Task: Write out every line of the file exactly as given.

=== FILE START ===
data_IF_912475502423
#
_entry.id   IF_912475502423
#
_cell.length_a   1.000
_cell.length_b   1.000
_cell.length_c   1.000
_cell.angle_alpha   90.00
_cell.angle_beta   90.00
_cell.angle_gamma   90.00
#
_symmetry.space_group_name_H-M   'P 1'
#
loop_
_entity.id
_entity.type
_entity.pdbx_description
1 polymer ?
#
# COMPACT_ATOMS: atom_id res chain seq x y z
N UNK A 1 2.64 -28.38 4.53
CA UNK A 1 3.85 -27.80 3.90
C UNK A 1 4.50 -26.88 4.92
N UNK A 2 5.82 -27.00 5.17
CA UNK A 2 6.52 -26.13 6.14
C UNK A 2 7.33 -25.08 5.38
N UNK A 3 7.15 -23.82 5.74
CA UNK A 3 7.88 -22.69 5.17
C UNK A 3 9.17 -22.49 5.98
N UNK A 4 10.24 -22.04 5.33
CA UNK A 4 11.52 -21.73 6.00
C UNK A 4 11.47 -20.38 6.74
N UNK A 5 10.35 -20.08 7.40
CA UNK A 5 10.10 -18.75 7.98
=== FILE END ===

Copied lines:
data_IF_912475502423
#
_entry.id   IF_912475502423
#
_cell.length_a   1.000
_cell.length_b   1.000
_cell.length_c   1.000
_cell.angle_alpha   90.00
_cell.angle_beta   90.00
_cell.angle_gamma   90.00
#
_symmetry.space_group_name_H-M   'P 1'
#
loop_
_entity.id
_entity.type
_entity.pdbx_description
1 polymer ?
#
# COMPACT_ATOMS: atom_id res chain seq x y z
N UNK A 1 2.64 -28.38 4.53
CA UNK A 1 3.85 -27.80 3.90
C UNK A 1 4.50 -26.88 4.92
N UNK A 2 5.82 -27.00 5.17
CA UNK A 2 6.52 -26.13 6.14
C UNK A 2 7.33 -25.08 5.38
N UNK A 3 7.15 -23.82 5.74
CA UNK A 3 7.88 -22.69 5.17
C UNK A 3 9.17 -22.49 5.98
N UNK A 4 10.24 -22.04 5.33
CA UNK A 4 11.52 -21.73 6.00
C UNK A 4 11.47 -20.38 6.74
N UNK A 5 10.35 -20.08 7.40
CA UNK A 5 10.10 -18.75 7.98